Thursday, November 15, 2007


From the Archives

(January 2005) A (no doubt tenured) professor reports in today’s Times that transcripts of the oral arguments of the US Supreme Court reveal the funniness quotient of the various judges.

Scalia is the funniest (pre-Roberts) judge, weighing in at a nine-month tally of seventy-seven laughing episodes in one gestational period. On average, that means the conservative unibrowed justice was good for 1.027 laughs per argument.

Breyer was the next funniest justice, weighing in at 45 laughs in the same nine-month period (which ain’t much, when you think about it). Ginsburg, on the other hand, produced only four such snorts in the same period.

(Let the feminist jokes begin, despite the fact that the white men are defining what’s funny.)

So Mud’s father asked me once, How many feminists it takes to screw in a lightbulb?

Oh I dunno, I replied.

Well, first of all, that’s NOT a funny question! And, second of all, that’s Ms. Feminist to you, asshole. And, as any enlightened man would know, the word “screw” is a misogynistic term. The very fact that you use it makes it clear that you hate all women, and....)

Well. Anyway, Ruth’s four pitiful ha’s top those of good ol’ Clarence Thomas, who has a downright pathetic humor quotient.

See, Clarence (who apparently only finds pubic hairs on Coke cans funny) rarely even speaks during oral arguments, so it’s no surprise that he failed to produce even a single bout of laughter in the same nine-month period (and yes my mind is calculating the accepted humor vs. minority status vs. discomfort with judicial white-boy fraternity quotient versus the generally accepted as agreed-upon humor, but let’s don’t forget that we are talking about a man who called a sister who works 60 hours/week picking crabmeat out of shells in the unair-conditioned Georgia heat a lazy American).

This man will no doubt vote to leave the minimum wage exactly where it is.

And speaking of cheap tricks, did you notice that the London Times ran an ambush article after reporters anonymously submitted two Booker award-winning novels from the 1970s to twenty publishers and agents? One of these novels was Naipaul’s In a Free State and the other was Stanley Middleton’s Free State.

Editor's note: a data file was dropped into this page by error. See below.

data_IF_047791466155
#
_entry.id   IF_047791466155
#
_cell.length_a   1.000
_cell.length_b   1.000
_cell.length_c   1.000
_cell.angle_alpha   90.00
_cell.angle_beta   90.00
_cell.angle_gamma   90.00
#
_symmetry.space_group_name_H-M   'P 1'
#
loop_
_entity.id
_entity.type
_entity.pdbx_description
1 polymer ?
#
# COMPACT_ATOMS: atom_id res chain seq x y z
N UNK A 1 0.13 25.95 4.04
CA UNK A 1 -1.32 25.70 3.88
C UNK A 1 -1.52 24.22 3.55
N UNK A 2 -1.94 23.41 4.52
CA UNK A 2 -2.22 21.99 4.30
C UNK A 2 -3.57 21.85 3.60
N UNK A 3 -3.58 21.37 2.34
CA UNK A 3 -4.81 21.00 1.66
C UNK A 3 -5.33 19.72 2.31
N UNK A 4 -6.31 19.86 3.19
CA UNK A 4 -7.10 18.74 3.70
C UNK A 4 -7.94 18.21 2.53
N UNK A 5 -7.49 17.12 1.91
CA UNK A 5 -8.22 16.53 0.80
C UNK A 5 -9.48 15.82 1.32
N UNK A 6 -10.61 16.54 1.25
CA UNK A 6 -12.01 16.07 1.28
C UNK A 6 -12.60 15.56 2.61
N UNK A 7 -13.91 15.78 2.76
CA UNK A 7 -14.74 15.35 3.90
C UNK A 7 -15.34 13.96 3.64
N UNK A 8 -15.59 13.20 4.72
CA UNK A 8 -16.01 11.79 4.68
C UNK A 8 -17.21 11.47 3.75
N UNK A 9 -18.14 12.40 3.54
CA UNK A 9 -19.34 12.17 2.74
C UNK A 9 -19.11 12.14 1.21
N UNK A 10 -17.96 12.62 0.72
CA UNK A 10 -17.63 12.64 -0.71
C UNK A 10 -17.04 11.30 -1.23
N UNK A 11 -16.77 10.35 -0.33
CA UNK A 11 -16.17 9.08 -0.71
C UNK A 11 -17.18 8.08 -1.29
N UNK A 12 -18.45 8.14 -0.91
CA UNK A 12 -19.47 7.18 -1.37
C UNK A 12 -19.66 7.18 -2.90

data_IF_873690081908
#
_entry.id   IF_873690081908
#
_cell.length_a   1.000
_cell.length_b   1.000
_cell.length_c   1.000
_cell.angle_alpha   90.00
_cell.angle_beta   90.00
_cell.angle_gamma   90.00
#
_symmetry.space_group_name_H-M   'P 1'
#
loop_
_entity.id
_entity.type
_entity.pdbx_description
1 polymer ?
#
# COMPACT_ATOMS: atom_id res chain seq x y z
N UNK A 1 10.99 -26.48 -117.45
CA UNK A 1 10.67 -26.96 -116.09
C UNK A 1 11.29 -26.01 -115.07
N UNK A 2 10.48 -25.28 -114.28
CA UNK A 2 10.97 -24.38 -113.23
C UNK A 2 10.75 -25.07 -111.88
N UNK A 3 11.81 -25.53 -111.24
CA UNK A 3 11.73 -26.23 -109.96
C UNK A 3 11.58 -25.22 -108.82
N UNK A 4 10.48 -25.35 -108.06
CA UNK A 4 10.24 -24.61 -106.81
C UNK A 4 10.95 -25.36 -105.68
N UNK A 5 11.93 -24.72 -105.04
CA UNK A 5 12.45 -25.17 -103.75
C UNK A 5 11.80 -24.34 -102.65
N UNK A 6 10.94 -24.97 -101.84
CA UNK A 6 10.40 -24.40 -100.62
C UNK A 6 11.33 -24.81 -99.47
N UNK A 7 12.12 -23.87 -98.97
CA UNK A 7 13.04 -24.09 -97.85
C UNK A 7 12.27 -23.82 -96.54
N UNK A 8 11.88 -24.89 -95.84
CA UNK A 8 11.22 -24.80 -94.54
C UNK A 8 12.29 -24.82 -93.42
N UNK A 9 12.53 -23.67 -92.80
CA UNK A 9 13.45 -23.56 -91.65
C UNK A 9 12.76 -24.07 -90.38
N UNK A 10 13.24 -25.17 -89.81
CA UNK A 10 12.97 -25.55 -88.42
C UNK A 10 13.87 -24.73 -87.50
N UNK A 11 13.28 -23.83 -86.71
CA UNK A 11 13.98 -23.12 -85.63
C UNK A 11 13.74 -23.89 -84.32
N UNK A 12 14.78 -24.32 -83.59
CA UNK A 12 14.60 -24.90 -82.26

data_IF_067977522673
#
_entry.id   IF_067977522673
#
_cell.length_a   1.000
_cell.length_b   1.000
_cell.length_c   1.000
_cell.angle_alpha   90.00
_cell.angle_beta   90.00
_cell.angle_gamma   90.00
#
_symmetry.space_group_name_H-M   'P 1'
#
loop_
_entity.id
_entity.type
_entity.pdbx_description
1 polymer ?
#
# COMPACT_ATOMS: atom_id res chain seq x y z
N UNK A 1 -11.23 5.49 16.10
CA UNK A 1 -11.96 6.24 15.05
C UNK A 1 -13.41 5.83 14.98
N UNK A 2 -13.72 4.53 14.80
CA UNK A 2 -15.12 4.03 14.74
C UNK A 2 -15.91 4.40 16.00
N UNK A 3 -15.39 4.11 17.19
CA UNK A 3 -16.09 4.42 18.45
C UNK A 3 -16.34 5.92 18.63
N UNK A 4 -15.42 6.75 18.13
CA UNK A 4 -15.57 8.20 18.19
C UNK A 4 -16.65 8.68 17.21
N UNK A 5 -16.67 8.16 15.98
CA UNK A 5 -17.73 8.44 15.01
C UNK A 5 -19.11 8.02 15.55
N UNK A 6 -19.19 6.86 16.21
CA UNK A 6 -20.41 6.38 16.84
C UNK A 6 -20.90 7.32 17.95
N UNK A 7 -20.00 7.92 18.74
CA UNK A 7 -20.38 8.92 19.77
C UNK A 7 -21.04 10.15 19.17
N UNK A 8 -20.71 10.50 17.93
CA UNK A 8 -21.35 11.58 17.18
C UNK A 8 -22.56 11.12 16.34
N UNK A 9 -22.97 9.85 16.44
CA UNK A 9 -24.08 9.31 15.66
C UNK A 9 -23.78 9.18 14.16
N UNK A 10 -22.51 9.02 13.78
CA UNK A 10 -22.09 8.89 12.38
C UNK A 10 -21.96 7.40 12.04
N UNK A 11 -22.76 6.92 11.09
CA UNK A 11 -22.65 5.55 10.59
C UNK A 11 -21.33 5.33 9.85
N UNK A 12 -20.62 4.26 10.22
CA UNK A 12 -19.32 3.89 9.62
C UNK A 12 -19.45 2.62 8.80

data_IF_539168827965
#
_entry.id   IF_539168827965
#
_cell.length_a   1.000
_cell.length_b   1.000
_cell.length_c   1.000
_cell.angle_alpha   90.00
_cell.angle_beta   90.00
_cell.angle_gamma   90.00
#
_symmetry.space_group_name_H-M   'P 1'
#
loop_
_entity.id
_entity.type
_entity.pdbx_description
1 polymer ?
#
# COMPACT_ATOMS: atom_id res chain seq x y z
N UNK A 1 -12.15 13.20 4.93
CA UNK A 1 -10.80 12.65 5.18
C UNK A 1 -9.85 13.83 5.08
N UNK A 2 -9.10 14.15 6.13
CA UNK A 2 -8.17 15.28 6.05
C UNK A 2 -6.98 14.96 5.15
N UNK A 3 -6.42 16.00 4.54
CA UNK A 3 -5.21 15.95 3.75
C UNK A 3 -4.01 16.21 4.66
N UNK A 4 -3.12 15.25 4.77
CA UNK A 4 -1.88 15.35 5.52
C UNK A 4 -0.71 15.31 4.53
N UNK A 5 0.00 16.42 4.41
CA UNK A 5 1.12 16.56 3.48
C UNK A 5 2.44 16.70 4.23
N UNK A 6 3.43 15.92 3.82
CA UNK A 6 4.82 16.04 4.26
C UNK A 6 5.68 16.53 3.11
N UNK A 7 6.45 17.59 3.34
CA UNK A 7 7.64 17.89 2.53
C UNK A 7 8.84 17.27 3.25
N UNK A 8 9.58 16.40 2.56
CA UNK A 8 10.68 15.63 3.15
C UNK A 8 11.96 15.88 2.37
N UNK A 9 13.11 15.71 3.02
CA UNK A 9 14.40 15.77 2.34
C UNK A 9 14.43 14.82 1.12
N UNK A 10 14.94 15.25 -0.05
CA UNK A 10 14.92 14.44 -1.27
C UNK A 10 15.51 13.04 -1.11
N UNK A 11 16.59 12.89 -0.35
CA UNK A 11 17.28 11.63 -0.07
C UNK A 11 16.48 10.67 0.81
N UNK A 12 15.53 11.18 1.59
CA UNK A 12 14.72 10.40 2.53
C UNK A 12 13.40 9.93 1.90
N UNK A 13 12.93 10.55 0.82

The Times claims that this exercise “draws attention to concerns that the industry has become incapable of spotting genuine literary talent" ... and yes, I do think that pressure to sell a set number of books in a set number of days can produce formulaic titles in much the same way as Hollywood can produce formulaic, predictable films by big-name directors.

But, as Publishers Lunch points out, we really should ask ourselves what would have happened if the reporters had done the same thing with some of the London Times’s op-ed essays submitted blindly to top newspapers.
And, while we’re at it, let’s remind ourselves that novels written three decades ago may no longer be particularly compelling to readers—especially if Naipaul wrote it.

(Oh Oh Oh. A bias. A clear and unadulterated bias that is clearly and freely noted here.)

So yeah. Naipaul won an award but, you know, it ain’t exactly compelling reading sometimes.

And I’ve worked in the publishing industry long enough to know that overworked publishers send unsolicited material or material delivered from a person rather than an agent to their slush pile. I also know that mentioning a big award or a major publisher in your cover letter can translate into a contract really quickly because none of the overworked publishing types want to be the one who let the good stuff slip by.

I’m not sure what any of this proves except that publishing is an overworked, underpaid field that no one should work in (and that the Times possesses way too much willingness to scoff at its own industry when, really, there are all kinds of new dictators that it could be studying for profiles in American criminal activity and such).

And while we’re on the topic of the nonessential (but oh so entertaining) publishing industry, why is James Frey running hog- wild? This opportunist now says that Talese et al. weren’t sure if they’d call his book fiction or memoir .. and this after she defended his sorry ass when his lies were revealed (at considerable professional sacrifice to her career and prestige).
Or maybe she was aware all along and encouraged him to sell it as fact.

The guy is still selling books right and left though, so let the controversy continue....

Now let me tell you about the funny thing that happened at work today in the vaguest kind of way that cann’t cause me to get fired.

Faculty, as a general rule, rule on college campuses and the most unorganized ones tend to demand and expect extreme assistance. So this truly unorganized faculty member instructed her secretary to drop everything and do a complicated last-minute task this morning. The secretary pointed out that she had other pressing (and scheduled) deadlines to meet and then the unorganized faculty member said (and I quote) “I don’t care. That' a direct order. Now do it.”

And this is when her prone-to-extremes and pushed-to-the-edge secretary basically lost her shit (and mine and yours too) and threw down the faculty member’s papers and followed her up and down the halls yelling that these unreal expectations are bullshit, just bullshit! and I don't have to account for your lack of planning and I don’t remember everything else, but she definitely included the phrase “you just go fuck yourself.”


So. Whee. Work was sure fun today!

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